the deprivation of his rights was intentional, not merely negligent. Daniels v.
Williams, 474 U.S. 327, 333 (1986); Davidson v. Cannon, 474 U.S. 344, 348
(1986). A pro se civil rights complaint is to be construed liberally. See Haines v.
Kerner, 404 U.S. 519, 520-21 (1972). Despite this liberal pleading standard, the
Court finds that the civil rights complaint is subject to summary dismissal.
The Court notes that Plaintiff appears to be seeking medical records from St.
Clair County Jail, where he was confined from 2007 until 2010. However,
Plaintiff fails to identify a particular legal basis or constitutional provision for
bringing this civil rights action against the named defendant. As an initial matter,
the Freedom of Information Act, 5 U.S.C. § 552, (“FOIA”) applies only to federal
agencies and not state agencies, which would include the St. Clair County Jail. See
Rimmer v. Holder, 700 F.3d 246, 258 (6th Cir. 2012) (“FOIA is concerned only
with shedding light on misconduct of the federal government, not state
governments”). To the extent that Plaintiff may be alleging a violation of the
Michigan Freedom of Information Act, or any other provision of state law, he fails
to state a claim upon which relief may be granted. It is well-settled that such state
law violations are not a proper basis for relief under § 1983. Pyles v. Raisor, 60 F.
3d 1211, 1215 (6th Cir. 1995). The “[m]ere violation of a state statute does not
infringe the federal Constitution.” Embody v. Ward, 695 F. 3d 577, 581 (6th Cir.
2012) (alteration in original) (citing Snowden v. Hughes, 321 U.S. 1, 11 (1944)).
Next, Plaintiff fails to show the personal involvement of the defendant in the
events giving rise to the complaint. It is well-settled that a civil rights plaintiff
must allege the personal involvement of a defendant to state a claim under § 1983.
See Monell v. Dep’t of Soc. Servs., 436 U.S. 658, 691-92 (1978) (Section 1983
liability cannot be based solely upon a theory of respondeat superior or vicarious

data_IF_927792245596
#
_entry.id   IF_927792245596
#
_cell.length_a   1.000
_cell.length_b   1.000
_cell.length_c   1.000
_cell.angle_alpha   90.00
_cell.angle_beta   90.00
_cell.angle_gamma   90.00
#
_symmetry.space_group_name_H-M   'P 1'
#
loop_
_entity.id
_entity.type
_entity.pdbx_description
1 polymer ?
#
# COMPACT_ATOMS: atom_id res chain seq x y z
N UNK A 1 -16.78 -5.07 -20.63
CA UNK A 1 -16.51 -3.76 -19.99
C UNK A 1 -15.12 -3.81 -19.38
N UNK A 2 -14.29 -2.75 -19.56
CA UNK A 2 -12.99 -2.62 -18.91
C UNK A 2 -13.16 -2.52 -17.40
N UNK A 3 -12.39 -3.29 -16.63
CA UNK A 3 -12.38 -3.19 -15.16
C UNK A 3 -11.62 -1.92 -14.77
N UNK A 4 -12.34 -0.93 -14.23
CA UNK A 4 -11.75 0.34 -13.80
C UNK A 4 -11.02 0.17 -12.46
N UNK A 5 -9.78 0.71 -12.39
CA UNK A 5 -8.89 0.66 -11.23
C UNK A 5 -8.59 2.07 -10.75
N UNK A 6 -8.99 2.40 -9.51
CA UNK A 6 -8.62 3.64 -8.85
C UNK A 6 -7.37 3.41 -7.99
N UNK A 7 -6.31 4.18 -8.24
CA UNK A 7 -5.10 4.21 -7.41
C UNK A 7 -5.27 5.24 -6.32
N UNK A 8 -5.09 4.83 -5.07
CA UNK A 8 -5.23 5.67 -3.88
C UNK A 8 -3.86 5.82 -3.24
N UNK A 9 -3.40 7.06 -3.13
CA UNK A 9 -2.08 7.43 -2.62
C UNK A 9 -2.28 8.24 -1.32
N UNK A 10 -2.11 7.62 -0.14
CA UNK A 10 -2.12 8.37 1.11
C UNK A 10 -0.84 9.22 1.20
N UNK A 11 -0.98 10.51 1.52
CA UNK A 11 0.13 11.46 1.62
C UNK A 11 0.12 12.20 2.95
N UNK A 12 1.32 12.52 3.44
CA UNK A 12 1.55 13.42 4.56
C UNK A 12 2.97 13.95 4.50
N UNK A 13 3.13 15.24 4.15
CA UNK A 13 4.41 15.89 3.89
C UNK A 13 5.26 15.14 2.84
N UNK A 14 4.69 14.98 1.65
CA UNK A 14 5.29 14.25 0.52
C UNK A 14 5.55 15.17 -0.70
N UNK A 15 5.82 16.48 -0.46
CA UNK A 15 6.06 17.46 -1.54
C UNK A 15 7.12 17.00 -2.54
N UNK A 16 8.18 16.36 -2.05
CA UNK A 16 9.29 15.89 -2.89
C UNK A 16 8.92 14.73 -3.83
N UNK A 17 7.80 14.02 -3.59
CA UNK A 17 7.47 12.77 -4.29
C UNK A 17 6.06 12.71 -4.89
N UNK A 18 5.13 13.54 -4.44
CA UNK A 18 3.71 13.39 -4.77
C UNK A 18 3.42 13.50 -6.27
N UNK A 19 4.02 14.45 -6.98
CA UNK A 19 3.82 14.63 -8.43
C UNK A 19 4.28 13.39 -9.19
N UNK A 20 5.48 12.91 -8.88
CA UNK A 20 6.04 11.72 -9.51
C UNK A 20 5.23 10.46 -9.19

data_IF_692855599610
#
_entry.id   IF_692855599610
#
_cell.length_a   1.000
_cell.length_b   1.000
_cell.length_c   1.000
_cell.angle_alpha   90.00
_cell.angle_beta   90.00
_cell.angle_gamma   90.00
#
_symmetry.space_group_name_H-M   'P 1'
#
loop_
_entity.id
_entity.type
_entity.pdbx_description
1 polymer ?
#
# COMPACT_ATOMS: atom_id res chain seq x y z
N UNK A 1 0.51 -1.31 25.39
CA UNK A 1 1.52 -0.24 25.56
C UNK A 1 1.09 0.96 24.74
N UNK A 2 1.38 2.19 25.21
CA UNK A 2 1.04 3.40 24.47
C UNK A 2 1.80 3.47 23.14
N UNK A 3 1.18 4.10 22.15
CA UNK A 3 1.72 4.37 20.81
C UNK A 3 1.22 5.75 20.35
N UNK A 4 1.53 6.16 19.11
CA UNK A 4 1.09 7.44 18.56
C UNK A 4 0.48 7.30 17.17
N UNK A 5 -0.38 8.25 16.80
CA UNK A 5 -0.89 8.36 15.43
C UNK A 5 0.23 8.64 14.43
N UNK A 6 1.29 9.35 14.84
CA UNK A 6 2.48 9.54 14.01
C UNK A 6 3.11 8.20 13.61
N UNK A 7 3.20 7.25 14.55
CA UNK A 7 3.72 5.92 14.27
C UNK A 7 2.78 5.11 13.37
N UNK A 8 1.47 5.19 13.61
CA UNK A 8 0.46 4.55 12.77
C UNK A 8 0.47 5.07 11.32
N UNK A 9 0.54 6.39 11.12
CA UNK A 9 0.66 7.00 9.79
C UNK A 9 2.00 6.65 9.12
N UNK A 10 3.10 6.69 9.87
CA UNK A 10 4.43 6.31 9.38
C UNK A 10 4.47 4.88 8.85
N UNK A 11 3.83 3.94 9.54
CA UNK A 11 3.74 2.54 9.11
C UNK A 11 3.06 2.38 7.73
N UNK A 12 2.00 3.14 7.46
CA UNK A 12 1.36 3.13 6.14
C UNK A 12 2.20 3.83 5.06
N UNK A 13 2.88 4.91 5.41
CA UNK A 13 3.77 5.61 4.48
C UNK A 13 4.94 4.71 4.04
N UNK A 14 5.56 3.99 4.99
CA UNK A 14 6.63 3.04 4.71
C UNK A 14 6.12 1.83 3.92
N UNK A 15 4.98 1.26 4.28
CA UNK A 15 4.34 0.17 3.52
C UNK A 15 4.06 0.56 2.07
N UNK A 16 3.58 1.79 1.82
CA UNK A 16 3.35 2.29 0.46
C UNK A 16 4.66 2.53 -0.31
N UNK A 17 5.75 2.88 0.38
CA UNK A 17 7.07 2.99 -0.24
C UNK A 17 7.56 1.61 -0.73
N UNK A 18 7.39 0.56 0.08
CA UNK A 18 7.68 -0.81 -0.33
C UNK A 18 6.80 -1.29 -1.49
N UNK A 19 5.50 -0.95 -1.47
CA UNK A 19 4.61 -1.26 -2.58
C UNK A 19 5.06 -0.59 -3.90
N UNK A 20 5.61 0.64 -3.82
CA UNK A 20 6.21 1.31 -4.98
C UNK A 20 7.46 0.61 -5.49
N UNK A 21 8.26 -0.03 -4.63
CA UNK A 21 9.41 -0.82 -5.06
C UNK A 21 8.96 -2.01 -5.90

liability); accord Everson v. Leis, 556 F. 3d 484, 495 (6th Cir. 2009); Taylor v.
Michigan Dep’t of Corr., 69 F. 3d 76, 81 (6th Cir. 1995) (plaintiff must allege facts
showing that the defendant participated, condoned, encouraged, or knowingly
acquiesced in alleged misconduct to establish liability). Plaintiff alleges no facts
showing that the defendant is or was, directly or indirectly, involved in preparing,
maintaining, or controlling the distribution of his medical records at St. Clair
County Jail. For example, Plaintiff does not allege that the defendant ordered
officials at St. Clair County Jail to withhold his medical records, or enacted a
policy that would prevent Plaintiff from receiving his medical records. Plaintiff,
thus, fails to state a claim against the named defendant.
Lastly, liberally construing Plaintiff’s claim concerning his inability to
obtain his medical records, it appears he may be alleging a denial of access to the
courts. Prisoners, including indigent prisoners, have a constitutional right of
access to the courts, which the states have a duty to protect. Bounds v. Smith, 430
U.S. 817, 821-25 (1977). A prisoner’s right of access to the courts is limited to
direct criminal appeals, habeas corpus applications, and civil rights claims